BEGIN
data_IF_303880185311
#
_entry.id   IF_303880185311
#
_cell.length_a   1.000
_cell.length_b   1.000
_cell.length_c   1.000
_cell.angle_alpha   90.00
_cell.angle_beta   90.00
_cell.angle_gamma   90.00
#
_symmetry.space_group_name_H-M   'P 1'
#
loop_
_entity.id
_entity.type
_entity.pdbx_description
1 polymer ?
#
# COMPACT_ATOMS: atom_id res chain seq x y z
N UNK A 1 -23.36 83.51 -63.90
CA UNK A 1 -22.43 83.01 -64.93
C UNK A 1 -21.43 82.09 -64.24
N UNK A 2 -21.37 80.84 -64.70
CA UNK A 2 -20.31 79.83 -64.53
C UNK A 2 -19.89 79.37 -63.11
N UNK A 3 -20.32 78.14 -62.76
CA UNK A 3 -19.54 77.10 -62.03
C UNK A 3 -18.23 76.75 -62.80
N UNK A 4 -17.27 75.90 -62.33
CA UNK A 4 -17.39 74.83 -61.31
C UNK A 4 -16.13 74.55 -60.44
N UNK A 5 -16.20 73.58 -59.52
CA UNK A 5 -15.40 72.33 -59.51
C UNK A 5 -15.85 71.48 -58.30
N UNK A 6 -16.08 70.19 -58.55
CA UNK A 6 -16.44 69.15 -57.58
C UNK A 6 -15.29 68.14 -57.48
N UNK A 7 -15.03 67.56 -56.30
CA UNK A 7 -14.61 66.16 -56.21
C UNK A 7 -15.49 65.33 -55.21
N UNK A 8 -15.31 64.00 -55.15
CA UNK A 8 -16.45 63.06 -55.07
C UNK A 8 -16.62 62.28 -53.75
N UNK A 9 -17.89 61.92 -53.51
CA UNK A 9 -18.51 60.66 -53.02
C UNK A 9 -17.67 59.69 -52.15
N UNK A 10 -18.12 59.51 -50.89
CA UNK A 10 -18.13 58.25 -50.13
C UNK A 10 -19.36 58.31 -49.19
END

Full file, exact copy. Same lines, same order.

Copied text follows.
data_IF_303880185311
#
_entry.id   IF_303880185311
#
_cell.length_a   1.000
_cell.length_b   1.000
_cell.length_c   1.000
_cell.angle_alpha   90.00
_cell.angle_beta   90.00
_cell.angle_gamma   90.00
#
_symmetry.space_group_name_H-M   'P 1'
#
loop_
_entity.id
_entity.type
_entity.pdbx_description
1 polymer ?
#
# COMPACT_ATOMS: atom_id res chain seq x y z
N UNK A 1 -23.36 83.51 -63.90
CA UNK A 1 -22.43 83.01 -64.93
C UNK A 1 -21.43 82.09 -64.24
N UNK A 2 -21.37 80.84 -64.70
CA UNK A 2 -20.31 79.83 -64.53
C UNK A 2 -19.89 79.37 -63.11
N UNK A 3 -20.32 78.14 -62.76
CA UNK A 3 -19.54 77.10 -62.03
C UNK A 3 -18.23 76.75 -62.80
N UNK A 4 -17.27 75.90 -62.33
CA UNK A 4 -17.39 74.83 -61.31
C UNK A 4 -16.13 74.55 -60.44
N UNK A 5 -16.20 73.58 -59.52
CA UNK A 5 -15.40 72.33 -59.51
C UNK A 5 -15.85 71.48 -58.30
N UNK A 6 -16.08 70.19 -58.55
CA UNK A 6 -16.44 69.15 -57.58
C UNK A 6 -15.29 68.14 -57.48
N UNK A 7 -15.03 67.56 -56.30
CA UNK A 7 -14.61 66.16 -56.21
C UNK A 7 -15.49 65.33 -55.21
N UNK A 8 -15.31 64.00 -55.15
CA UNK A 8 -16.45 63.06 -55.07
C UNK A 8 -16.62 62.28 -53.75
N UNK A 9 -17.89 61.92 -53.51
CA UNK A 9 -18.51 60.66 -53.02
C UNK A 9 -17.67 59.69 -52.15
N UNK A 10 -18.12 59.51 -50.89
CA UNK A 10 -18.13 58.25 -50.13
C UNK A 10 -19.36 58.31 -49.19